Reducing the maternal dietary intake of indigestible and slowly absorbed short-chain carbohydrates is associated with improved infantile colic: a proof-of-concept study
Iacovou et al., JHND Early View
To investigate if a low fermentable oligo-, di- and mono-saccharides and polyols (FODMAP) diet consumed by breastfeeding mothers may be associated with reduced symptoms of infantile colic.
Exclusively breastfeeding mothers and their typically-developing healthy infants who met the Wessel Criteria for infantile colic were recruited from the community, to this single-blind, open-label, interventional study. After a 3-day qualifying period, mothers were provided a low FODMAP 7-day diet. On days 5, 6 and 7 mothers completed a Baby Day Diary. At baseline and at the end of the 7-day dietary intervention, breast milk was analysed for FODMAP content and infant faecal samples for pH.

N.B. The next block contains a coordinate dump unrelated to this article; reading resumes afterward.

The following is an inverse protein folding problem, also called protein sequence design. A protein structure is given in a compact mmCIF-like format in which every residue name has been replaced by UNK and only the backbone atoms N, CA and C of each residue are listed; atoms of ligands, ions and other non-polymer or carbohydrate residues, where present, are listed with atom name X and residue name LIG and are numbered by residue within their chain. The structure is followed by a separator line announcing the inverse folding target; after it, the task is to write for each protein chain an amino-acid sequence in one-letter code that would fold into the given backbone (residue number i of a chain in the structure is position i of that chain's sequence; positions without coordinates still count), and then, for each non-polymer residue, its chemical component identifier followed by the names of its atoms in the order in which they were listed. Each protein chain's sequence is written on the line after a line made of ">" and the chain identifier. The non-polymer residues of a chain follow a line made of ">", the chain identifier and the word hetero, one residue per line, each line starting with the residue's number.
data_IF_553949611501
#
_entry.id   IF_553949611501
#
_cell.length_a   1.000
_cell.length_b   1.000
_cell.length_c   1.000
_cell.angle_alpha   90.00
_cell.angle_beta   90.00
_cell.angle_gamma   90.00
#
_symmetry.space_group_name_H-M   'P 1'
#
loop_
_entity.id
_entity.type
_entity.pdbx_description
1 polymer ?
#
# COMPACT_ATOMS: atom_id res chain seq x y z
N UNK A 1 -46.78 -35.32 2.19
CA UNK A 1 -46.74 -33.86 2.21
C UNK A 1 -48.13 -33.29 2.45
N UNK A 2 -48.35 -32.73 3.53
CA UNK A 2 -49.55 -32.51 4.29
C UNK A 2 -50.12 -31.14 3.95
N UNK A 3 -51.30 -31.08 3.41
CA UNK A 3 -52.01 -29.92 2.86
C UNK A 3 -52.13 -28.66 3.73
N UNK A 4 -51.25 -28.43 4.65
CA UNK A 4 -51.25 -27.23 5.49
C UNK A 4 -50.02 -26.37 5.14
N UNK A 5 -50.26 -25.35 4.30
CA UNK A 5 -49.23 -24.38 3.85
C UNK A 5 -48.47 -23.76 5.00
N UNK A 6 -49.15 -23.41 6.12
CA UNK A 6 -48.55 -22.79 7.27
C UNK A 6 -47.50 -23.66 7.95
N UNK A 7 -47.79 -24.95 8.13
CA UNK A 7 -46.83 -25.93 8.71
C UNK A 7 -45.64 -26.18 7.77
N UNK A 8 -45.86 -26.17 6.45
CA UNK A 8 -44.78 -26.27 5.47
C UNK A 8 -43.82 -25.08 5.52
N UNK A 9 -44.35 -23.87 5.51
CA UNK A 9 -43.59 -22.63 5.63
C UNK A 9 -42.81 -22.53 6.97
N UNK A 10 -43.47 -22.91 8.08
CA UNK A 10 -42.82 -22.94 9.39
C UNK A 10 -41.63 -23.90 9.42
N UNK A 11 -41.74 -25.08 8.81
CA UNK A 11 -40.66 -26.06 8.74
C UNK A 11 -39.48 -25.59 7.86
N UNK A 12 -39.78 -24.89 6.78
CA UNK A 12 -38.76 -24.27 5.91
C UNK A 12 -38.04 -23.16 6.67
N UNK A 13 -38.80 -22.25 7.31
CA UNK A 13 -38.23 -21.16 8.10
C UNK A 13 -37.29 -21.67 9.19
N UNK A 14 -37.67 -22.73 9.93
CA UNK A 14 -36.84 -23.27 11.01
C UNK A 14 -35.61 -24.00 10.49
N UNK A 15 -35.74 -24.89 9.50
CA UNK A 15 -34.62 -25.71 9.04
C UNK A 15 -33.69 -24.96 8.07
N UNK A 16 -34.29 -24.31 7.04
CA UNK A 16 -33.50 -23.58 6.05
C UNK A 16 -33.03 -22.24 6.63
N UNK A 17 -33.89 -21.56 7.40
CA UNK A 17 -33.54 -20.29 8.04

Eighteen breastfeeding mothers (aged 27–40 years) adhered (100%) to the low FODMAP diet. Infants were of gestational age 37–40.3 weeks and aged 2–17 weeks. At entry, crying durations were a mean [95% CI] of 142 [106–61] min and fell by 52 [178–120] min (P = 0.005; ancova). Combined crying-fussing durations fell by 73 [301–223] min (n = 13; P = 0.007), as did crying episodes (P = 0.01) and fussing durations (P = 0.011). Infant sleeping, feeding, or awake-and-content durations did not change. Infant faecal pH did not change. Breast milk lactose content was stable and other known FODMAPs were not detected. At end of study, mothers reported their baby ‘is much more content’ and ‘can be put down without crying’.
Maternal low FODMAP diet may be associated with a reduction in infant colic symptoms. A randomized controlled study is warranted to determine if a maternal low FODMAP diet is effective in reducing symptoms.